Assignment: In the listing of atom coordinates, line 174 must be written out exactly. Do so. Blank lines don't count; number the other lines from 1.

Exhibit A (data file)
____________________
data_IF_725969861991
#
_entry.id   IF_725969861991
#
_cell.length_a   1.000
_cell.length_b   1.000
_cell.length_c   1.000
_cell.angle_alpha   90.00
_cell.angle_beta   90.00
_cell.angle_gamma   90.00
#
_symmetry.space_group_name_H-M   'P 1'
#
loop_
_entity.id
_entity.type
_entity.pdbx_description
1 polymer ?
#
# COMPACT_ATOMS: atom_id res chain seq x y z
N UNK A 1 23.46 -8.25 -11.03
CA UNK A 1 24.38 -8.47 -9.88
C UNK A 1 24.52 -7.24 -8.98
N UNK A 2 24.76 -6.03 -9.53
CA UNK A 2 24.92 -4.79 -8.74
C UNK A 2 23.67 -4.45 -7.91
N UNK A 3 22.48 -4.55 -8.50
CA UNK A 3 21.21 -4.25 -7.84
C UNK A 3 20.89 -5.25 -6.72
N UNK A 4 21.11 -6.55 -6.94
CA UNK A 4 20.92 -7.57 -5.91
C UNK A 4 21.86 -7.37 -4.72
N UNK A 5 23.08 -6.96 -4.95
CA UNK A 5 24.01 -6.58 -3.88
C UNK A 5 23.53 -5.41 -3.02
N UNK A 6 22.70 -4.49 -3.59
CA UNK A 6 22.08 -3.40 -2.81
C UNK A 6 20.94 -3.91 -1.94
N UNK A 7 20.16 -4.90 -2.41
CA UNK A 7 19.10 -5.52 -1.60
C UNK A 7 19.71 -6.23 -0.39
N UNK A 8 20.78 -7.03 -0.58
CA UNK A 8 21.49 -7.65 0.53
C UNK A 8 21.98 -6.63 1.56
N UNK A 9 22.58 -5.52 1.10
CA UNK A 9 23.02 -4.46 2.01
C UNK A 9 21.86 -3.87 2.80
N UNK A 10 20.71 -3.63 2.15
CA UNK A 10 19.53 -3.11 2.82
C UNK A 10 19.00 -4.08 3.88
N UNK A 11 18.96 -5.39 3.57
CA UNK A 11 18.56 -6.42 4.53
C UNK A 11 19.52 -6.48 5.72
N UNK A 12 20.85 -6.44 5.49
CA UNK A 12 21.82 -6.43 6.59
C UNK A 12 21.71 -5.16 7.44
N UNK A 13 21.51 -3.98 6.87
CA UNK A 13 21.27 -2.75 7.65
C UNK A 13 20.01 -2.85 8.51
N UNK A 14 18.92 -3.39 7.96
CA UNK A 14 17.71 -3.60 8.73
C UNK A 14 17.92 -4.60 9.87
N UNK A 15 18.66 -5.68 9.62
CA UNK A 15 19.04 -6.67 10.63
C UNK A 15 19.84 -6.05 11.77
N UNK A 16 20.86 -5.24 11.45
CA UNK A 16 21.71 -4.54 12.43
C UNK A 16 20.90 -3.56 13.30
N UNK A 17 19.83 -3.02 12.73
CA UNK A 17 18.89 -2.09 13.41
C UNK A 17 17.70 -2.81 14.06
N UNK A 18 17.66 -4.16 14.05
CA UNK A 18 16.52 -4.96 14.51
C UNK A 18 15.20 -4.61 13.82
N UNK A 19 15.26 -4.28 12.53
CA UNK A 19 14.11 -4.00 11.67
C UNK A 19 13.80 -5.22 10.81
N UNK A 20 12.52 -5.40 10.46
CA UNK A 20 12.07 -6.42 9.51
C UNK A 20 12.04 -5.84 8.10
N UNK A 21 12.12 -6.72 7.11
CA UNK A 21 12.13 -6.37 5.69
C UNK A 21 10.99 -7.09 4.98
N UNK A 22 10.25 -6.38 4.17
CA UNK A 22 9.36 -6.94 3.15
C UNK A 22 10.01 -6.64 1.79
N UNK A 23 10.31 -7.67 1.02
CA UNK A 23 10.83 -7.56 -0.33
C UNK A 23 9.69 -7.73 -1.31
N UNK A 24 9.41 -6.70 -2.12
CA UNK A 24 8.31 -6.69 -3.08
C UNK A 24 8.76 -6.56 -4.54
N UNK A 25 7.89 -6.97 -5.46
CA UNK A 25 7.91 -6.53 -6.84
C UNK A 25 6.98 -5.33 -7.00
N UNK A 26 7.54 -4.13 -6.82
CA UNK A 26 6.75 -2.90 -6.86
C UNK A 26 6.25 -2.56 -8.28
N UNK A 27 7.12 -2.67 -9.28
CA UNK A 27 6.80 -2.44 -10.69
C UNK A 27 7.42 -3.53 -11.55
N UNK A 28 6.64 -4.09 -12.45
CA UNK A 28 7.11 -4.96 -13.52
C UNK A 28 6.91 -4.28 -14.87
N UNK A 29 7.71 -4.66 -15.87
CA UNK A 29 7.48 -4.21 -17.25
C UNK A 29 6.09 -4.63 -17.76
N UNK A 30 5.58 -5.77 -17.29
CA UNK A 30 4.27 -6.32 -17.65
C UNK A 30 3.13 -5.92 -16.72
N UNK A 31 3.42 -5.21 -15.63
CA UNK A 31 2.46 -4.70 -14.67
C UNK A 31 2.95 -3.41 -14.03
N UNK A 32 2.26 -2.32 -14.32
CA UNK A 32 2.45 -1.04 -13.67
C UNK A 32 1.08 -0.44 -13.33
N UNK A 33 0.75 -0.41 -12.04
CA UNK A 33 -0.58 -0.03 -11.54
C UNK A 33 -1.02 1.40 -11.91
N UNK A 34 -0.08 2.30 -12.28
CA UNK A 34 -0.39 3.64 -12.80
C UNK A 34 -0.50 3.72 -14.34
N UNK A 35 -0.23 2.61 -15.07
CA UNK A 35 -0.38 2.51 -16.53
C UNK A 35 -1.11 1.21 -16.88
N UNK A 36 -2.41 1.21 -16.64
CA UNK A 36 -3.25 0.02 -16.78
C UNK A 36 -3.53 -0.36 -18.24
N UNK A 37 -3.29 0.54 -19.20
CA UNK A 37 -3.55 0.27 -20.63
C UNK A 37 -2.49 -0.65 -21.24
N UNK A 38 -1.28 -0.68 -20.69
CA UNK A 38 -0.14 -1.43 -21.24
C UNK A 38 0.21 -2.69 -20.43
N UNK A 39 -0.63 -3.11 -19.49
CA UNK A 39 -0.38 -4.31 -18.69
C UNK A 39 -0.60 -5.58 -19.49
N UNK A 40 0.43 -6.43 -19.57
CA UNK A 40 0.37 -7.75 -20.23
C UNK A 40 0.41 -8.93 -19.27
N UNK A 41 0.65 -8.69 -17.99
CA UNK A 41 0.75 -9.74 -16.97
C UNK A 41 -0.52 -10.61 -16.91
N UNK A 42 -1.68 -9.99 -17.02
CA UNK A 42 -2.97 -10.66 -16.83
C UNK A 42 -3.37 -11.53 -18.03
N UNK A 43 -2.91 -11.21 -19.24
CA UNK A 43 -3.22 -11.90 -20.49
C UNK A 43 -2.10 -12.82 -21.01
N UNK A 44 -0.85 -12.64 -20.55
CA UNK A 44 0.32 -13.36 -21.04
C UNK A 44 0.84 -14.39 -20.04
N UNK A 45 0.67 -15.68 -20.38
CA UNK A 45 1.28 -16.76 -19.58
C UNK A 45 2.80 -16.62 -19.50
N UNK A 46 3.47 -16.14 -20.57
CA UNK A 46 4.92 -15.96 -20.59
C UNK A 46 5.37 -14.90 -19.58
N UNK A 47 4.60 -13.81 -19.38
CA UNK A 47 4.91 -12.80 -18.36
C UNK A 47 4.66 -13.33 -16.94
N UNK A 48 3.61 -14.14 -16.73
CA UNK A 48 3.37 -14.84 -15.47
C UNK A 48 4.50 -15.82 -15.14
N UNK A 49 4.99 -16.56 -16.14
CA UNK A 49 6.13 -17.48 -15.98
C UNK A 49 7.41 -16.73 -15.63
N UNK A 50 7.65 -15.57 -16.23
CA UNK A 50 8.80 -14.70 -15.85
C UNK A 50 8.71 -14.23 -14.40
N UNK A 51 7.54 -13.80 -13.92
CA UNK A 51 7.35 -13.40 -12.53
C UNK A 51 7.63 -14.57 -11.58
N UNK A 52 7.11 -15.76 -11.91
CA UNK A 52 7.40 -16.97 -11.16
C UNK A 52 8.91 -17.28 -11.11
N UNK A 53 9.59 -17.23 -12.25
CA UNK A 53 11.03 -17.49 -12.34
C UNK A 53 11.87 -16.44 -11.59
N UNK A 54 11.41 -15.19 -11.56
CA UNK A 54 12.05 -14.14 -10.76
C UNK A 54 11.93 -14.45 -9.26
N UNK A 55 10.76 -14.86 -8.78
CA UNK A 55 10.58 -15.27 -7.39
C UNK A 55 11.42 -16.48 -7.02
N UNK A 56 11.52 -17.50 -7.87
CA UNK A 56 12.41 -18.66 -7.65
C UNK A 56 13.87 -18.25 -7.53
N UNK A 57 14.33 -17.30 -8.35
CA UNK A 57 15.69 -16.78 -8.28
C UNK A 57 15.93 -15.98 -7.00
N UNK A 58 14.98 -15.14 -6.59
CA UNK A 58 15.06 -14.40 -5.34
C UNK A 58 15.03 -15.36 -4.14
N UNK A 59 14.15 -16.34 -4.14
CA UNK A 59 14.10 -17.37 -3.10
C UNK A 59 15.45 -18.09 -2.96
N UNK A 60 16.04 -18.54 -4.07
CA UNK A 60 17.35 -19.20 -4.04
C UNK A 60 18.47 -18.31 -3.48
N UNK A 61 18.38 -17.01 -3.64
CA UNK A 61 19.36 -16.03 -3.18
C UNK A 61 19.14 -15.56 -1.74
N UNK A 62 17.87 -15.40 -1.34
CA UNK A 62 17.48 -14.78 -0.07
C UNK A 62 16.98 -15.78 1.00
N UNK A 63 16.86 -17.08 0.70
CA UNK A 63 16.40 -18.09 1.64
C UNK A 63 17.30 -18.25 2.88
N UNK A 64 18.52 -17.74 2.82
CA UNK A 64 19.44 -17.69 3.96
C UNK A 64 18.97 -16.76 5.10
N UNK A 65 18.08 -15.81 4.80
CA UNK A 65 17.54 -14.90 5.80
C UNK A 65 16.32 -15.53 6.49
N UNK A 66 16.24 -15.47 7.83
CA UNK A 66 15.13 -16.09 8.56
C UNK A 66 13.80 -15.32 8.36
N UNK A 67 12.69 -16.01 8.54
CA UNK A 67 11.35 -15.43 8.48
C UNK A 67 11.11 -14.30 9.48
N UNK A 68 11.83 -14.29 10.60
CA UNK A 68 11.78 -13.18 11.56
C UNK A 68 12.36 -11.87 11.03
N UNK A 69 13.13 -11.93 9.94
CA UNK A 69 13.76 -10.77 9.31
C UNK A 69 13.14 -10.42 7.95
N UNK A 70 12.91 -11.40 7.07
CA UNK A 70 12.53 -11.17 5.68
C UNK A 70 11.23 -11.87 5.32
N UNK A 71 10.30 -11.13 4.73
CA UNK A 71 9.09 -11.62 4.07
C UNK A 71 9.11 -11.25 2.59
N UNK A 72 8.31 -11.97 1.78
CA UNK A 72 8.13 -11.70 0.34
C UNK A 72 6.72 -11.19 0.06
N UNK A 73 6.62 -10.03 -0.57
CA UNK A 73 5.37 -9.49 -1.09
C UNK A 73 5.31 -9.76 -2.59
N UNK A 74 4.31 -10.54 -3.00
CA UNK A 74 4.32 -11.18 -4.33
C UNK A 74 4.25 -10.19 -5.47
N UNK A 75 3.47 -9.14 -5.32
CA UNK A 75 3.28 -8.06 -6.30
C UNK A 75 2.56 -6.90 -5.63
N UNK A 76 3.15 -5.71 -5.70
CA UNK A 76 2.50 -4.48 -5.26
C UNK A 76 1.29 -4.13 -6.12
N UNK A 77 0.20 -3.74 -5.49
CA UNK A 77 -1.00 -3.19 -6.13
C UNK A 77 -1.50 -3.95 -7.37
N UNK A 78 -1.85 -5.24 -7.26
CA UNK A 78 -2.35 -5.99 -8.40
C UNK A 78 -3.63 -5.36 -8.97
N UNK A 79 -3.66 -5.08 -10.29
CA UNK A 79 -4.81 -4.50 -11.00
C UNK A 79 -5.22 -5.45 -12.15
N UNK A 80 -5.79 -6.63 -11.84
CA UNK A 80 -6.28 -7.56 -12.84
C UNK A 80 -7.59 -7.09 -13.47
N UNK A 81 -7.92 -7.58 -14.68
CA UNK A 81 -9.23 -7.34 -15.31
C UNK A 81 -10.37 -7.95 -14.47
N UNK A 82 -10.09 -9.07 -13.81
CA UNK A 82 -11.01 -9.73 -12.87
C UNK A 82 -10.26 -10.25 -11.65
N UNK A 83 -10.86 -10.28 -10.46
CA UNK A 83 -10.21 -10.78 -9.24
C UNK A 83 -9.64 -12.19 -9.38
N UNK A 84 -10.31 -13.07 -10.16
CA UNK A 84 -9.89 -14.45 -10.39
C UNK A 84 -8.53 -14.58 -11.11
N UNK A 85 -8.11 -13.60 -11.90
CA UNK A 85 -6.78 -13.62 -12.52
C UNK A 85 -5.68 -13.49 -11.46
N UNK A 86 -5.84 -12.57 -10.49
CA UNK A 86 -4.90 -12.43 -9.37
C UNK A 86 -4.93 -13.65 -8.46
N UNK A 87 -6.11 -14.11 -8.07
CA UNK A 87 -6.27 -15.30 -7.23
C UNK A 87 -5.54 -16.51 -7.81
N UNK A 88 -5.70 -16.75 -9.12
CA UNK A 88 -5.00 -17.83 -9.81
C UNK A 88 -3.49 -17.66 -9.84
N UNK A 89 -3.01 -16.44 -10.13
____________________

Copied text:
N UNK A 52 7.11 -15.76 -11.91